In each trial in the main experimental block, participants were first presented with a fixation cross, centrally presented for 800 ms, followed by either the word “self” or “other”, centrally presented for 1000 ms. After the presentation of this word, a second fixation cross was presented for 800 ms, followed by one of the four photographs. Photographs remained on-screen until the participant gave their response. Accuracy and RT were recorded for each trial.
Prior to the main experimental block of trials, participants first completed a set of 16 practice trials (8 self trials and 8 other trials, using the same pictures as in the experimental block). In the practice trials, the word (“self” or “other”) was presented for 2000 ms. After the 16 practice trials, participants received feedback on their performance (average accuracy and RT, presented on the computer screen). These 16 trials were removed from the statistical analysis.
Following the practice trials, participants completed 80 trials in the main experimental block. Self and other trials were presented equally within the block (40 of each), as were cue and no-cue trials (40 of each: 20 per self/other perspective). Whether the bottle appeared on the left or the right was also counter-balanced within each combination of perspective x social cue. Therefore each photograph stimulus appeared 20 times overall, 10 times for each perspective. The order of trials within the block was randomised, but with a selection rule such that the same perspective was not presented more than two consecutive times. Participants were given the opportunity to take a break halfway through the block.

Results

As can be seen in Figs. 2, 3, 5 and 6, in both Experiment 1 and Experiment 2, the error rate and reaction time data violated assumptions of normality or homogeneity of variance in some instances. Given that ANOVA methods have been demonstrated to be robust both with non-normally distributed data (Berkovits et al., 2000; Blanca et al., 2017; Schmider et al., 2010) and under conditions of heterogeneity when sample sizes are equal (Blanca et al., 2018; von Ende, 2001), we continue to report parametric statistics below. Where significant repeated-measures effects are observed we also report separate comparisons within each group, which as well as being of theoretical importance also controls for the risk of inflated F-values due to between-group heterogeneity (Hertzog & Rovine, 1985). Further, we also provide non-parametric analyses of the data from both experiments in the supplementary information. In all cases the findings reported in the main text ANOVAs are confirmed by non-parametric statistics.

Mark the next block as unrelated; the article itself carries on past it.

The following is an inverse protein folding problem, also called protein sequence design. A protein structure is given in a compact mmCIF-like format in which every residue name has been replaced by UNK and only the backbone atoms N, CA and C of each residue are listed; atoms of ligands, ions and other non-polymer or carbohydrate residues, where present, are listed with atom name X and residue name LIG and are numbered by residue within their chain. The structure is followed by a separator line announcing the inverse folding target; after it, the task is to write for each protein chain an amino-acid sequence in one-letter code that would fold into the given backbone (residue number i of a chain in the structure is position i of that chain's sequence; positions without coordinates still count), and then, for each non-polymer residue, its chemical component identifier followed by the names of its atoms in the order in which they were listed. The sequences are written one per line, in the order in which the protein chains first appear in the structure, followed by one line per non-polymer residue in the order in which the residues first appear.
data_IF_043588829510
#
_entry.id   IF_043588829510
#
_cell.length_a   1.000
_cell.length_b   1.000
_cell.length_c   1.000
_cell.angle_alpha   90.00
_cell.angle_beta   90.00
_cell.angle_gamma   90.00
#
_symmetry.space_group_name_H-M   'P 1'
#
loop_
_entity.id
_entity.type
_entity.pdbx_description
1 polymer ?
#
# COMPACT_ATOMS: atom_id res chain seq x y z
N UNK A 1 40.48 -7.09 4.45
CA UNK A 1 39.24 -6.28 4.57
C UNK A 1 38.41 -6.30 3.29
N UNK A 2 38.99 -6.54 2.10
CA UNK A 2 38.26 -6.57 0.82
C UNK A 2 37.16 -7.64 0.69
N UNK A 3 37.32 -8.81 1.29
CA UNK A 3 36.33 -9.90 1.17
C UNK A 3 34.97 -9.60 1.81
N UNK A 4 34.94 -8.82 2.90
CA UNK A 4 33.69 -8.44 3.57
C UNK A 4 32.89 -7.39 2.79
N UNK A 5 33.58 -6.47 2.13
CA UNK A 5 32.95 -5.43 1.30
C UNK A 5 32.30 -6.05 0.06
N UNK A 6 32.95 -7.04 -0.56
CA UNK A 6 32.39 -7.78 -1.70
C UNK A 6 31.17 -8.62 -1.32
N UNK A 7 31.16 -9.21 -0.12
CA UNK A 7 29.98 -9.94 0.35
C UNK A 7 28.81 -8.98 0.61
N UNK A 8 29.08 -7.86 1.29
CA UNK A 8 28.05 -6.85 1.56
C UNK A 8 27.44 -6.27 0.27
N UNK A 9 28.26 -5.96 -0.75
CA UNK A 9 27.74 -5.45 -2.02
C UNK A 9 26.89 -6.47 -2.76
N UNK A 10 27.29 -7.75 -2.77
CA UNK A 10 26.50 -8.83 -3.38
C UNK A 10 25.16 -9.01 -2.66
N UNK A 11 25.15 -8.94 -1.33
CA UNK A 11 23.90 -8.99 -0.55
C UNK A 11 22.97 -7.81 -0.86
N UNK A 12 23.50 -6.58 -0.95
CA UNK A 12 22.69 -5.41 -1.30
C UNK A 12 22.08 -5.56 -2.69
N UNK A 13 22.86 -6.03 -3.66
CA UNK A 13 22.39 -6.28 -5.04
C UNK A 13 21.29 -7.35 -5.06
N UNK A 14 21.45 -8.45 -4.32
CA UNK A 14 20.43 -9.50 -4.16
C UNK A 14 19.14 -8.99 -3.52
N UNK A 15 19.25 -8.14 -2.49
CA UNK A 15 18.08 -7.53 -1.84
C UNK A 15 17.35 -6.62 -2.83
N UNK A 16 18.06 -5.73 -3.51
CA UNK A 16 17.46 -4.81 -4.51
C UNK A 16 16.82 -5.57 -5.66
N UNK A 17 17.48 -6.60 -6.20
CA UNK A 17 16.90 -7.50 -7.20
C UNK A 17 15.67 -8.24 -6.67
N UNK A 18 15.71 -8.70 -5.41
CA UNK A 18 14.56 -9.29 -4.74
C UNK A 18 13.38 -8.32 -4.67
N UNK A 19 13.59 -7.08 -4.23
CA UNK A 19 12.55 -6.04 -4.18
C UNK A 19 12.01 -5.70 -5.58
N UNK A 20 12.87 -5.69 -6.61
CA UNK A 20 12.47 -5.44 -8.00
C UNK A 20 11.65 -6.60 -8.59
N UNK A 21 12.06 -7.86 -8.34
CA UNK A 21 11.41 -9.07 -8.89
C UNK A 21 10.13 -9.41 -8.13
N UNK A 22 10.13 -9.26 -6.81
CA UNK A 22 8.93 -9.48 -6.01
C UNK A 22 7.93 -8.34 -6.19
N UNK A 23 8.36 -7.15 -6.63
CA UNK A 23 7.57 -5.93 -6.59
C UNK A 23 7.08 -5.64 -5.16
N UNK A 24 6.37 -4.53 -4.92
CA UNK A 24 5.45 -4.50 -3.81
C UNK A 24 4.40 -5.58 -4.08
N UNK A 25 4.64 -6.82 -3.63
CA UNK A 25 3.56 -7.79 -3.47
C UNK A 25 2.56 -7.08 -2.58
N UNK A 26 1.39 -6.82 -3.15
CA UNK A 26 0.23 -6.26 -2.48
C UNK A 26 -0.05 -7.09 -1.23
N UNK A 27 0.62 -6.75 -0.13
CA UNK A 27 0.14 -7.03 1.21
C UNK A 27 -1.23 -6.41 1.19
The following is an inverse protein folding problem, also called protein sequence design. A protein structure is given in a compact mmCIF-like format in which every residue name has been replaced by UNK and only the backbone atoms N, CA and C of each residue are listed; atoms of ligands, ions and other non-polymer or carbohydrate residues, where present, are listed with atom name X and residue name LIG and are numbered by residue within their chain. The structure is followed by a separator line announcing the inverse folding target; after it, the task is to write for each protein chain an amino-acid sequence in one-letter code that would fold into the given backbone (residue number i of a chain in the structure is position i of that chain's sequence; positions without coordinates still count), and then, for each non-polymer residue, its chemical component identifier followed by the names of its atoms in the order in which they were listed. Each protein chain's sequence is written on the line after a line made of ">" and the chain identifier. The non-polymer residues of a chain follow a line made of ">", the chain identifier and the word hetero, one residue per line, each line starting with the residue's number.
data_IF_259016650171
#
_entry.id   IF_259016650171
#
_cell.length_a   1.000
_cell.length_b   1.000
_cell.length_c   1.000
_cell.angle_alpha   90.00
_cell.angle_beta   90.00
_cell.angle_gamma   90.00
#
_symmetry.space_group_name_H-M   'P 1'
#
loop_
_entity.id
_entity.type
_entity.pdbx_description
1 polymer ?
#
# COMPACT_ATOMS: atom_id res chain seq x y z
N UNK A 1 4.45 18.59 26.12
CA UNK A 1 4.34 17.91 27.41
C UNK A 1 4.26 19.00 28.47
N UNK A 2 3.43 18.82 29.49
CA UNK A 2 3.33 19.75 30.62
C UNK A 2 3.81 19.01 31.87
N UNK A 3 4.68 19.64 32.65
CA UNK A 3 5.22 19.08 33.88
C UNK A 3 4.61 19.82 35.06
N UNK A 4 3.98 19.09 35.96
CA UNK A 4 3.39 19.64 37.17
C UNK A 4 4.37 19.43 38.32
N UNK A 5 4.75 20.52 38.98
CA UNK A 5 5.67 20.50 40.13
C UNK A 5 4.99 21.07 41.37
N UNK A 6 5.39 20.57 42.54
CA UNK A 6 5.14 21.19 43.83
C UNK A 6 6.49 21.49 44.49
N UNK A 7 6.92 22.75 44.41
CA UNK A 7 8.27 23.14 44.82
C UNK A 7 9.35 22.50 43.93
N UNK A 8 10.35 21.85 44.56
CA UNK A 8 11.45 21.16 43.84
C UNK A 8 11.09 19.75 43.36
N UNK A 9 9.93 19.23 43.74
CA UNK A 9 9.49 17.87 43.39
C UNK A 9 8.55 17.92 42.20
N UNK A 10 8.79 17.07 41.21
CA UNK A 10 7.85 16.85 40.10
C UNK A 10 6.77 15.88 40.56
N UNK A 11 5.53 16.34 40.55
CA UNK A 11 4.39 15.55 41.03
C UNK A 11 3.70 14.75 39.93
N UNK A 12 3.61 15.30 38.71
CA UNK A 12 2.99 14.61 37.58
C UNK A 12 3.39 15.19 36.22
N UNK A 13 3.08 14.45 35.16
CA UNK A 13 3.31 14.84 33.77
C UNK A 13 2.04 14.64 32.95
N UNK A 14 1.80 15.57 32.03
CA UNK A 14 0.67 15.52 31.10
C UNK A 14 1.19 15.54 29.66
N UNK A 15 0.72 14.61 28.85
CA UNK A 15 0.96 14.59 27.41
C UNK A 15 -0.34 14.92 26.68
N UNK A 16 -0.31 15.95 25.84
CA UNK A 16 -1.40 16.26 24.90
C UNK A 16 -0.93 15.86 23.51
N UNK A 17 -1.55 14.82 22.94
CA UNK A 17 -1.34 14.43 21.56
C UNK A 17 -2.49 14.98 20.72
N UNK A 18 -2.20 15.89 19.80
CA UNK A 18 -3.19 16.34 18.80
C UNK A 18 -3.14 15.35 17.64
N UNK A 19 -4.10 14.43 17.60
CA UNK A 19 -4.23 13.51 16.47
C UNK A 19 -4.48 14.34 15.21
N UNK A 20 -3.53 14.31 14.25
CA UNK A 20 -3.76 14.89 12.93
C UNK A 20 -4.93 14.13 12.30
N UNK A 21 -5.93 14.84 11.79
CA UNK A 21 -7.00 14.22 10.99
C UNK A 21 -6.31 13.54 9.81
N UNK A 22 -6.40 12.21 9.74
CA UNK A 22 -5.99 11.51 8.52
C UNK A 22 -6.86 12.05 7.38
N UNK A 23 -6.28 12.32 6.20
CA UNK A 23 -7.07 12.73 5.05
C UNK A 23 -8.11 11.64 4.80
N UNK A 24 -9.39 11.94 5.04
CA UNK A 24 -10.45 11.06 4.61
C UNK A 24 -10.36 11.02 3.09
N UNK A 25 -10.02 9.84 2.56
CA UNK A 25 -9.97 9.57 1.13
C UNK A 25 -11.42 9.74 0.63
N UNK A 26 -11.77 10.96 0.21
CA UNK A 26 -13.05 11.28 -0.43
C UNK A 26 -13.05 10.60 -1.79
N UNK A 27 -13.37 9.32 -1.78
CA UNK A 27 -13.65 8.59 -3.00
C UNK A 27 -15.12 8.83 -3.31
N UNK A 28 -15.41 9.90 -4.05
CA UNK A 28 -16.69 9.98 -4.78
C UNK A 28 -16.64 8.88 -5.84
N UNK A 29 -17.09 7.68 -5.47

For Experiment 1 a 2 × 2 × 2 ANOVA was conducted, with perspective (self vs. other) and social cue (no-cue vs. cue) as repeated-measures factors and group (autistic vs. control) as a between-subjects factor. Separate analyses were run for error rate (ER) and for reaction time (RT).

Error Data

For the ER data (see Fig. 2), the 2 × 2 × 2 ANOVA did not show any significant differences in performance across any of the factors. There were no significant main effects for perspective, F (1, 32) = 1.64, p = .21, ηp2 = .049, social-cue, F (1, 32) = .078, p = .78, ηp2 = .002, or group, F (1, 32) = 1.16, p = .29, ηp2 = .035. There were also no significant two-way interactions between group and perspective, F (1, 32) = .018, p = .90, ηp2 = .001, group and social-cue, F (1, 32) = .53, p = .47, ηp2 = .016, or perspective and social-cue, F (1, 32) = .055, p = .82, ηp2 = .002, nor was there a significant three-way interaction between group, perspective and social-cue, F (1, 32) = 1.76, p = .19, ηp2 = .052.